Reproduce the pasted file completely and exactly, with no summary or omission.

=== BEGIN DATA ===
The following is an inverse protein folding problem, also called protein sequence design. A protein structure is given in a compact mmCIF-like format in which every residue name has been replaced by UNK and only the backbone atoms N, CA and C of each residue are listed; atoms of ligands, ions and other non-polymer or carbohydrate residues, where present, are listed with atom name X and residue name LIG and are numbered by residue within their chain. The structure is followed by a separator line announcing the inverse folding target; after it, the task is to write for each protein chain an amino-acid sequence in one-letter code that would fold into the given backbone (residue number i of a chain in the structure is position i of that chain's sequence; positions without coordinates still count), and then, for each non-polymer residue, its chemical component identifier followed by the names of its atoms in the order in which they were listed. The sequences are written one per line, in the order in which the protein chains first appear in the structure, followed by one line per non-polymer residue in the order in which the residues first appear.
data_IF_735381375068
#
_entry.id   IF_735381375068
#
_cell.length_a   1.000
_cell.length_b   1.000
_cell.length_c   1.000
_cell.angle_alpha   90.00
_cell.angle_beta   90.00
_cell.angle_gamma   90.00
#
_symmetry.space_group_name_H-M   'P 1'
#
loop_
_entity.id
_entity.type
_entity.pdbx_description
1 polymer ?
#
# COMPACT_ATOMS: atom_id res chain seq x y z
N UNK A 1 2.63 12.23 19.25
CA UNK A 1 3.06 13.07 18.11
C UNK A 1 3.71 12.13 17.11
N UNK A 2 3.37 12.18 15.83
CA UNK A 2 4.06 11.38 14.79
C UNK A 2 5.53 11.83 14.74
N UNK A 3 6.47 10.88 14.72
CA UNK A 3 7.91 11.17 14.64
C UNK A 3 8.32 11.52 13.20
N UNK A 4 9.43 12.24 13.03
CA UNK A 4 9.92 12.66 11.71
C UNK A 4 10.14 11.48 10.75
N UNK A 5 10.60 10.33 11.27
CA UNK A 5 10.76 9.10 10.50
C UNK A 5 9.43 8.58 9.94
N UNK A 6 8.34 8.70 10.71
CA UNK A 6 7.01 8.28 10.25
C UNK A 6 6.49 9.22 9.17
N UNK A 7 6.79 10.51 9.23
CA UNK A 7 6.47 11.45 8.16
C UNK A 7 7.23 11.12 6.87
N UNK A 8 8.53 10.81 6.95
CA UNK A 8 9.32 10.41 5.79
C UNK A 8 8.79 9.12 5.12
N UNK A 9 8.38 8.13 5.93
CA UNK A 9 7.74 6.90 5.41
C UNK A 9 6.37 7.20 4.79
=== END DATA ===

The following is an inverse protein folding problem, also called protein sequence design. A protein structure is given in a compact mmCIF-like format in which every residue name has been replaced by UNK and only the backbone atoms N, CA and C of each residue are listed; atoms of ligands, ions and other non-polymer or carbohydrate residues, where present, are listed with atom name X and residue name LIG and are numbered by residue within their chain. The structure is followed by a separator line announcing the inverse folding target; after it, the task is to write for each protein chain an amino-acid sequence in one-letter code that would fold into the given backbone (residue number i of a chain in the structure is position i of that chain's sequence; positions without coordinates still count), and then, for each non-polymer residue, its chemical component identifier followed by the names of its atoms in the order in which they were listed. The sequences are written one per line, in the order in which the protein chains first appear in the structure, followed by one line per non-polymer residue in the order in which the residues first appear.
data_IF_735381375068
#
_entry.id   IF_735381375068
#
_cell.length_a   1.000
_cell.length_b   1.000
_cell.length_c   1.000
_cell.angle_alpha   90.00
_cell.angle_beta   90.00
_cell.angle_gamma   90.00
#
_symmetry.space_group_name_H-M   'P 1'
#
loop_
_entity.id
_entity.type
_entity.pdbx_description
1 polymer ?
#
# COMPACT_ATOMS: atom_id res chain seq x y z
N UNK A 1 2.63 12.23 19.25
CA UNK A 1 3.06 13.07 18.11
C UNK A 1 3.71 12.13 17.11
N UNK A 2 3.37 12.18 15.83
CA UNK A 2 4.06 11.38 14.79
C UNK A 2 5.53 11.83 14.74
N UNK A 3 6.47 10.88 14.72
CA UNK A 3 7.91 11.17 14.64
C UNK A 3 8.32 11.52 13.20
N UNK A 4 9.43 12.24 13.03
CA UNK A 4 9.92 12.66 11.71
C UNK A 4 10.14 11.48 10.75
N UNK A 5 10.60 10.33 11.27
CA UNK A 5 10.76 9.10 10.50
C UNK A 5 9.43 8.58 9.94
N UNK A 6 8.34 8.70 10.71
CA UNK A 6 7.01 8.28 10.25
C UNK A 6 6.49 9.22 9.17
N UNK A 7 6.79 10.51 9.23
CA UNK A 7 6.47 11.45 8.16
C UNK A 7 7.23 11.12 6.87
N UNK A 8 8.53 10.81 6.95
CA UNK A 8 9.32 10.41 5.79
C UNK A 8 8.79 9.12 5.12
N UNK A 9 8.38 8.13 5.93
CA UNK A 9 7.74 6.90 5.41
C UNK A 9 6.37 7.20 4.79